"So what is your degree in?"

Taking a diversion from running today and visiting on the work side of my life. For those who don't know, I'm a home inspector, the guy who squirms his way through a crawlspace and clambers through attics to get you good information on that dream home you're eyeing.

It's a very cool job. I get to see how other people live, how they design, what they consider priorities, all by looking at their houses. Now, I do have a few rules. When I'm in the closets, for example, I pay attention to the closet, not to the belongings. Ditto for the kitchen drawers and under the sinks. Never, ever, do I violate a person's privacy by intruding into dressers and the like. (And yes, I have heard stories of tradespeople doing exactly that. They should be banned from the trade/business if caught.)

I also don't judge people on the basis of their homes. I've had more that a few women - it's always the women - who apologized the condition of the home, despite the fact that it doesn't look bad to me. My standard response is that anyone with kids and dogs gets special dispensation. For homes that don't have the kids or pets, I point out that I have done frat houses and sororities - they're golden.

Yesterday, my afternoon inspection was twenty miles outside of Lewiston and into the hills above the Clearwater River. The home sat on 78 acres with riveting views from its perch above the canyons. The buyer and seller were both there, which is a bit unusual, but this was a For Sale By Owner transaction. FSBO's are almost always more relaxed than a traditional sale for both parties, and definitely for the inspector. Normally, I am bound by rule not to divulge my findings to the other party; with FSBO's, they both accompany me and we chat about the various issues as we discover them.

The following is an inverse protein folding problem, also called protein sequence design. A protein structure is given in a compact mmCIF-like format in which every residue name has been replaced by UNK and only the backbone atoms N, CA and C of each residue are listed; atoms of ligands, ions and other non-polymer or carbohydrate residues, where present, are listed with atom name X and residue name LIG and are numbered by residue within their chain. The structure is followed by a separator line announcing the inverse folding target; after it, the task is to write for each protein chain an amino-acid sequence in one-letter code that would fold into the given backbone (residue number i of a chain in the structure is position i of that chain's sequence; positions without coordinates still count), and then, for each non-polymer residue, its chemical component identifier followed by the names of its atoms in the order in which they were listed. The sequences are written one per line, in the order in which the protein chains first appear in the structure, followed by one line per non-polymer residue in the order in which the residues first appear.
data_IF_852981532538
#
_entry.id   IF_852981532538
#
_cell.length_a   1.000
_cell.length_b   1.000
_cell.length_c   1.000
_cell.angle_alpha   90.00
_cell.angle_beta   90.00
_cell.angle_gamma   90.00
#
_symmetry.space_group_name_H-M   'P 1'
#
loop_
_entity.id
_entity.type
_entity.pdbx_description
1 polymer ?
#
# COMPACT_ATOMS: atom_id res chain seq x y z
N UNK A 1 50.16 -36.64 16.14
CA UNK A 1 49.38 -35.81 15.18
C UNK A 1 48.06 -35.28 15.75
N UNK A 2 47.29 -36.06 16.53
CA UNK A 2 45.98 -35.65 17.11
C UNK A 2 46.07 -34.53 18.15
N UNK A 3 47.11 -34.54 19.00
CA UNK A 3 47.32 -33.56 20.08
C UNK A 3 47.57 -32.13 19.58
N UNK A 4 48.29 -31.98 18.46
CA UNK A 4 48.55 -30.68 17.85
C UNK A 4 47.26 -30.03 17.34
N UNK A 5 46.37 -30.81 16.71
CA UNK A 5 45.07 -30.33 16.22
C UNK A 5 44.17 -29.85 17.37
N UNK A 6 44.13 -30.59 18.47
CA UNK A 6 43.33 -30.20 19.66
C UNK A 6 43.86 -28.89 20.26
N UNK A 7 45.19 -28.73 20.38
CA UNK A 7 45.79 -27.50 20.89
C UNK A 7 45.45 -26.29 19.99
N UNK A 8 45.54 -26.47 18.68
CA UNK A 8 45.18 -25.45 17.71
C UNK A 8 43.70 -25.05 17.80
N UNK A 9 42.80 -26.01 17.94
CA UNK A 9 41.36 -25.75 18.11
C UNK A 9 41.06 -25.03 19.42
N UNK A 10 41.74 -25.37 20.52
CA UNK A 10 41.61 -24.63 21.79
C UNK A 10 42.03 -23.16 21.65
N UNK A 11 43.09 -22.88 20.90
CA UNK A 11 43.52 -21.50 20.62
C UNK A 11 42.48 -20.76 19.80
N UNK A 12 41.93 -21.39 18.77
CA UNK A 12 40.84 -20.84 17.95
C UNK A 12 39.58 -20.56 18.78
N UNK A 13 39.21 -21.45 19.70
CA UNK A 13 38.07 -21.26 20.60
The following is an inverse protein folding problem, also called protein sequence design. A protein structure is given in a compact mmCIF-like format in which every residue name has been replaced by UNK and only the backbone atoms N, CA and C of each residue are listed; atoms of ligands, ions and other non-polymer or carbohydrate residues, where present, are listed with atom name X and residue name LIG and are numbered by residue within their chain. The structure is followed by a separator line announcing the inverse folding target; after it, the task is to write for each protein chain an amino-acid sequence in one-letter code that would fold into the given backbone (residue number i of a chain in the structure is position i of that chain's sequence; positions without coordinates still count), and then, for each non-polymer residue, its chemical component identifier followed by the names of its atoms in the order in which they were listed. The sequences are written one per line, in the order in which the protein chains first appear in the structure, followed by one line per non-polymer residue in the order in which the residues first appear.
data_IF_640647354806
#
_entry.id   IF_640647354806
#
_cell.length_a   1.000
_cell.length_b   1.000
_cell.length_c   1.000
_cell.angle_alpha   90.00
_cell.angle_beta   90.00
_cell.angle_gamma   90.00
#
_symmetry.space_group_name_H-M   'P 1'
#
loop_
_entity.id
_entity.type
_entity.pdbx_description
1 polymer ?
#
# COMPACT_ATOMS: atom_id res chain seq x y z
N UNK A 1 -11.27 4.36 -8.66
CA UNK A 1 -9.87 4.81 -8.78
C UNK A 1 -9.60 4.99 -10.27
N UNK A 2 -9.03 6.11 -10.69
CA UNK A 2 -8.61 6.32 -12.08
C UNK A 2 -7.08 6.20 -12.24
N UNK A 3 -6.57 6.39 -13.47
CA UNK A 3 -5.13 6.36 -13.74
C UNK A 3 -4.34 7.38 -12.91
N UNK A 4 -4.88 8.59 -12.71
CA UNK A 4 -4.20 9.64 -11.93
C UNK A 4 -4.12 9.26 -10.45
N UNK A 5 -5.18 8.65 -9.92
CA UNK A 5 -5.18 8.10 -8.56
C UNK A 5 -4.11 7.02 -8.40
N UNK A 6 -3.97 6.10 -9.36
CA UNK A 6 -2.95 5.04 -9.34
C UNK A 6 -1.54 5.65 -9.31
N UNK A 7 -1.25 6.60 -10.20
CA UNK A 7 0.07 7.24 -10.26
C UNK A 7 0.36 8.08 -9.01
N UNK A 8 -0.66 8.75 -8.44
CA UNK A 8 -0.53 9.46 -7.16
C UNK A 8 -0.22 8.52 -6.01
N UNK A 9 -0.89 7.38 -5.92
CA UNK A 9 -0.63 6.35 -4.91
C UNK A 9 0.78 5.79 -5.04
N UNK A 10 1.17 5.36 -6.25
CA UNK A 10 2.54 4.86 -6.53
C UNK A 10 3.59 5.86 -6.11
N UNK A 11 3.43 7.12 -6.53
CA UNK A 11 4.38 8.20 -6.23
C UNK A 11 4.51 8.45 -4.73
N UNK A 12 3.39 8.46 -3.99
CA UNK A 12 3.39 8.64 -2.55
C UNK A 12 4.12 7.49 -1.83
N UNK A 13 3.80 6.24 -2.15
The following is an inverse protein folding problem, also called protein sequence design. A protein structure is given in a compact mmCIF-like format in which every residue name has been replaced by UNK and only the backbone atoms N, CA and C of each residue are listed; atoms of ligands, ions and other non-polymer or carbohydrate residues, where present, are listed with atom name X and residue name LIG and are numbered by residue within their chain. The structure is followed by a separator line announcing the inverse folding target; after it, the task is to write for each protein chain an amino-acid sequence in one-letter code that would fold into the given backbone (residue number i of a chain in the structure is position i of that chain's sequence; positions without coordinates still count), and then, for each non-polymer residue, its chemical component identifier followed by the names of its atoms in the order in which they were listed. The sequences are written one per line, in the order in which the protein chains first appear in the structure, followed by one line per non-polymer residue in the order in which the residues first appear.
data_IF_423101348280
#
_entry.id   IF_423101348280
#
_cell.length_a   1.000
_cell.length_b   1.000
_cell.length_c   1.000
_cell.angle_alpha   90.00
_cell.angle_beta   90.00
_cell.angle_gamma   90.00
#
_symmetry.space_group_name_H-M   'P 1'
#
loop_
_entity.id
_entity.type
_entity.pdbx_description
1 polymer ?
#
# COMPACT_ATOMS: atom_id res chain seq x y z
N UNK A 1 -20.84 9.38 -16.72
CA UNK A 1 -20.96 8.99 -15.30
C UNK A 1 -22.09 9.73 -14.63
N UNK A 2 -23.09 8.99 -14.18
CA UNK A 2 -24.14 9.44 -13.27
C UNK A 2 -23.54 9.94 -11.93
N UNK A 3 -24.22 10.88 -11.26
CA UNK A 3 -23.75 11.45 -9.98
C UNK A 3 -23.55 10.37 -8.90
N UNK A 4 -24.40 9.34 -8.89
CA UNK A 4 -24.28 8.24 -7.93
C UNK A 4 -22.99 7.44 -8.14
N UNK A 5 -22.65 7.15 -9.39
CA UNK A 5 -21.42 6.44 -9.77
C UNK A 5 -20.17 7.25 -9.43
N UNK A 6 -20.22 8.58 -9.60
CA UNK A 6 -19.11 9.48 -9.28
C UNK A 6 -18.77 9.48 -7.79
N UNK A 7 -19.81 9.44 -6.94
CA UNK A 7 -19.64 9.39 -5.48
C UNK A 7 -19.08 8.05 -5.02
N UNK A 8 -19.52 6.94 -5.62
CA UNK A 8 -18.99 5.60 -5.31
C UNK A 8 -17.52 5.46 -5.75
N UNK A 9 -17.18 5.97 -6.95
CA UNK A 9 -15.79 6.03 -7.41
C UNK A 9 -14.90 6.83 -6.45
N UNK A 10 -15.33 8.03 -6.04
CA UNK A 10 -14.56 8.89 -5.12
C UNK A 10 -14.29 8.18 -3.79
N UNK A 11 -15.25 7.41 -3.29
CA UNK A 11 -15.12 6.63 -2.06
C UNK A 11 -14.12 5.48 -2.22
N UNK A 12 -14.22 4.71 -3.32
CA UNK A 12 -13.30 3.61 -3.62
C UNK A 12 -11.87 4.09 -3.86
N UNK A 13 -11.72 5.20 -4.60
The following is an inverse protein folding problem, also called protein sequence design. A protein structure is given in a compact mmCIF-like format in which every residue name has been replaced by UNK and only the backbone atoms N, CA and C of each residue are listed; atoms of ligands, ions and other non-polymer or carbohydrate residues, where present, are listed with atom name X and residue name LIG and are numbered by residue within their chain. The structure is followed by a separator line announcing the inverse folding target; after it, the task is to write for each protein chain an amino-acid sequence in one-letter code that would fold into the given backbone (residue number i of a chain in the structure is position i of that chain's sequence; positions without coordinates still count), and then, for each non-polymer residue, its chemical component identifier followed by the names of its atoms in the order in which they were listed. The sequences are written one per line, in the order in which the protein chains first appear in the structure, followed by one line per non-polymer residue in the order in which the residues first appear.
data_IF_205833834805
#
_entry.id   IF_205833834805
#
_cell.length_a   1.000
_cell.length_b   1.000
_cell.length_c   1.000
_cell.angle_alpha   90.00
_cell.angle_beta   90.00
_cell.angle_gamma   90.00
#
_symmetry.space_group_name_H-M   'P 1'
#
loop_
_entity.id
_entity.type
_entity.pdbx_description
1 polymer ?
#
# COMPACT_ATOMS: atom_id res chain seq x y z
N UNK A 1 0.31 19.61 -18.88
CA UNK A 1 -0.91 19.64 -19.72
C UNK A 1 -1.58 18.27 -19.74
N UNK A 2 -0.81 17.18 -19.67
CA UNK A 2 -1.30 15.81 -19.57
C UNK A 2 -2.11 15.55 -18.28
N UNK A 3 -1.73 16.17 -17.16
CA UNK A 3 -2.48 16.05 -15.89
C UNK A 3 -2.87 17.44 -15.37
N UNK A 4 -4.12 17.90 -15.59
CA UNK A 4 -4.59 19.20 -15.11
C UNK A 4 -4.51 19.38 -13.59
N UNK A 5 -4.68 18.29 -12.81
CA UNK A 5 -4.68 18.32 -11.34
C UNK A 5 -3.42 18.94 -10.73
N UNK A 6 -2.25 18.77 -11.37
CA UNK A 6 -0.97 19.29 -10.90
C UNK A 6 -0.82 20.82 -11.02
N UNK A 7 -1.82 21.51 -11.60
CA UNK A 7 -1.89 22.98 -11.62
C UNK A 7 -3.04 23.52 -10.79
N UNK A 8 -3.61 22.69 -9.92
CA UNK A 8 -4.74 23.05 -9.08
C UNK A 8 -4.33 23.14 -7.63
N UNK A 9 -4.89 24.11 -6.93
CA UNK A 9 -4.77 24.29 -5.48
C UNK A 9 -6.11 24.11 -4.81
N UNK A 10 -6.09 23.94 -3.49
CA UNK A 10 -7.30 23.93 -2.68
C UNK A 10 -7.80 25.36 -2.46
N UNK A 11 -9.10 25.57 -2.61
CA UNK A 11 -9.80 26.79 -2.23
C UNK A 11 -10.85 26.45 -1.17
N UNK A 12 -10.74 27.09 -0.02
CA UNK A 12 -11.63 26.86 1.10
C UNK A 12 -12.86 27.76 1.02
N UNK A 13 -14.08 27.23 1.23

The buyers were from Moscow, home of the University of Idaho. As happens often, my clients were brighter than I am. That's the drawback to spending a lot of time with people with PHD's. The advantage is that I learn something new nearly every time I'm with people such as these.

And, as happens often, I got the question: so what's your degree in?

I get the question because the skill set for a home inspector, much less one that also coaches and writes, is a diversified set. Recognizing zebra stripes on the wall as indicative of minimal insulation, or being able to describe the function of an air conditioner (not that I could repair one - that requires manual dexterity, too), or understanding and communicating the potential for a carpenter ant intrusion takes broad knowledge across multiple disciplines. The breadth of knowledge greatly exceeds the depth of same. Home inspectors are the ultimate generalists. The best of us are able to synthesize two or three relevant observations do determine system failures that are not readily obvious. 

To answer my client's question, I told him quite simply, "I don't have a degree." I've told the kids in the AVID program at Clarkston High the same thing.

Still, I've always been an active learner and, as Louis L'Amour pointed out in his book, The Education of a Wandering Man, a person can become very educated without stepping foot in the halls of academia. As he also pointed out, that particular route of self-directed learning should be undertaken only by those with the self-discipline to stay the course.